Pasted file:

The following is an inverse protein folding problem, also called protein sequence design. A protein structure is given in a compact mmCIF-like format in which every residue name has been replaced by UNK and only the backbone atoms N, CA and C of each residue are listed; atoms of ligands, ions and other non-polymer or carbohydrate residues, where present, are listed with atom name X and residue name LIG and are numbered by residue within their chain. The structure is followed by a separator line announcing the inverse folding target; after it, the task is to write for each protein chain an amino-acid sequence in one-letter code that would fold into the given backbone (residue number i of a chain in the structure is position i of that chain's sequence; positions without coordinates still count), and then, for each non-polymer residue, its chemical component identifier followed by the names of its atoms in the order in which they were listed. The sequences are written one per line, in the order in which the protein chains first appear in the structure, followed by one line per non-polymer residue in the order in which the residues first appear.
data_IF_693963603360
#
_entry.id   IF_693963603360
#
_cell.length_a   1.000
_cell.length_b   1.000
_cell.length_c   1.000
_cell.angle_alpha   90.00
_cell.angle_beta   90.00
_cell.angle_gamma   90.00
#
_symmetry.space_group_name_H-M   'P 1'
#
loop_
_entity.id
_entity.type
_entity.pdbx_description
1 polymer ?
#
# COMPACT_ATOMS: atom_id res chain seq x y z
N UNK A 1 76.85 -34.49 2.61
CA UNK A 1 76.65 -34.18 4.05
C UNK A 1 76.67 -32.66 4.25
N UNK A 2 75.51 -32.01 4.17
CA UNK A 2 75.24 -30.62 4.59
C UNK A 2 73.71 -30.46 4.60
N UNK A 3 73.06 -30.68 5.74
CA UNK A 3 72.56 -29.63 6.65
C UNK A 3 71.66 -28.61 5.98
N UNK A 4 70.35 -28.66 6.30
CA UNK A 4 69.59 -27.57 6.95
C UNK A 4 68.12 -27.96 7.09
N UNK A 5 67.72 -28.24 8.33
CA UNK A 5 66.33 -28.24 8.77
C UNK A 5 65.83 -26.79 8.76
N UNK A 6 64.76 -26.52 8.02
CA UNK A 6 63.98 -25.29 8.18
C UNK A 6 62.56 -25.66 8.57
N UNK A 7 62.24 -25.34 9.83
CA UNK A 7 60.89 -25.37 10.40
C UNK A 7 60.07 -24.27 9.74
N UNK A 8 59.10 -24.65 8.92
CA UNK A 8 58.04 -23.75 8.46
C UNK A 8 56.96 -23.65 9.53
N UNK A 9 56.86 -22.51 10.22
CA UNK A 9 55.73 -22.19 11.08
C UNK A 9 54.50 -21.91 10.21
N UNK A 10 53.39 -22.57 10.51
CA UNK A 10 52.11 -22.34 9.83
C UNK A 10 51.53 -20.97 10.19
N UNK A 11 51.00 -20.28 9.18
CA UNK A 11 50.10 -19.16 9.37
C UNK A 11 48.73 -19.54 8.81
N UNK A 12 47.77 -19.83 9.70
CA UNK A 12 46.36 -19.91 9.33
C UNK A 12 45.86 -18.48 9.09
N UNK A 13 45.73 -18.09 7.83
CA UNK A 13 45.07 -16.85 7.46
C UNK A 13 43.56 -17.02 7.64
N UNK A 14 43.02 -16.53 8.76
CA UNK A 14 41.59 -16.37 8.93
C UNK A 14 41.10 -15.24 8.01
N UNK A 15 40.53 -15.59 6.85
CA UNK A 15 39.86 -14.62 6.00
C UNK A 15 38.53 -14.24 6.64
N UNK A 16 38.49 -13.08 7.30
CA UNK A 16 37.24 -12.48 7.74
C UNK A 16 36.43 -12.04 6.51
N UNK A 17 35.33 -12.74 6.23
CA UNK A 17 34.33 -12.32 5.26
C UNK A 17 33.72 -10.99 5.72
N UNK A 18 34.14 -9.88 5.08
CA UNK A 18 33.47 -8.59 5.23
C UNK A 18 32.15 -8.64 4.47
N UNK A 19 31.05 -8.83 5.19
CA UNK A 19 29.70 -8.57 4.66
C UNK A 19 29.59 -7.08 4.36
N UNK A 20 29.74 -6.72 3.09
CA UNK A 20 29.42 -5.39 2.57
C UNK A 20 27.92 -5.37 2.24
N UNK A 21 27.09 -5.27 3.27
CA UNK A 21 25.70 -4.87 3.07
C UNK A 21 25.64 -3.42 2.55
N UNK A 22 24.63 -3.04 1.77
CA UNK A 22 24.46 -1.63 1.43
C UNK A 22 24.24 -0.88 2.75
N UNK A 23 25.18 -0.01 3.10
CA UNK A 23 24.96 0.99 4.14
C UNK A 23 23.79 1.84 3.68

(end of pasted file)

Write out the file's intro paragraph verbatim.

The following is an inverse protein folding problem, also called protein sequence design. A protein structure is given in a compact mmCIF-like format in which every residue name has been replaced by UNK and only the backbone atoms N, CA and C of each residue are listed; atoms of ligands, ions and other non-polymer or carbohydrate residues, where present, are listed with atom name X and residue name LIG and are numbered by residue within their chain. The structure is followed by a separator line announcing the inverse folding target; after it, the task is to write for each protein chain an amino-acid sequence in one-letter code that would fold into the given backbone (residue number i of a chain in the structure is position i of that chain's sequence; positions without coordinates still count), and then, for each non-polymer residue, its chemical component identifier followed by the names of its atoms in the order in which they were listed. The sequences are written one per line, in the order in which the protein chains first appear in the structure, followed by one line per non-polymer residue in the order in which the residues first appear.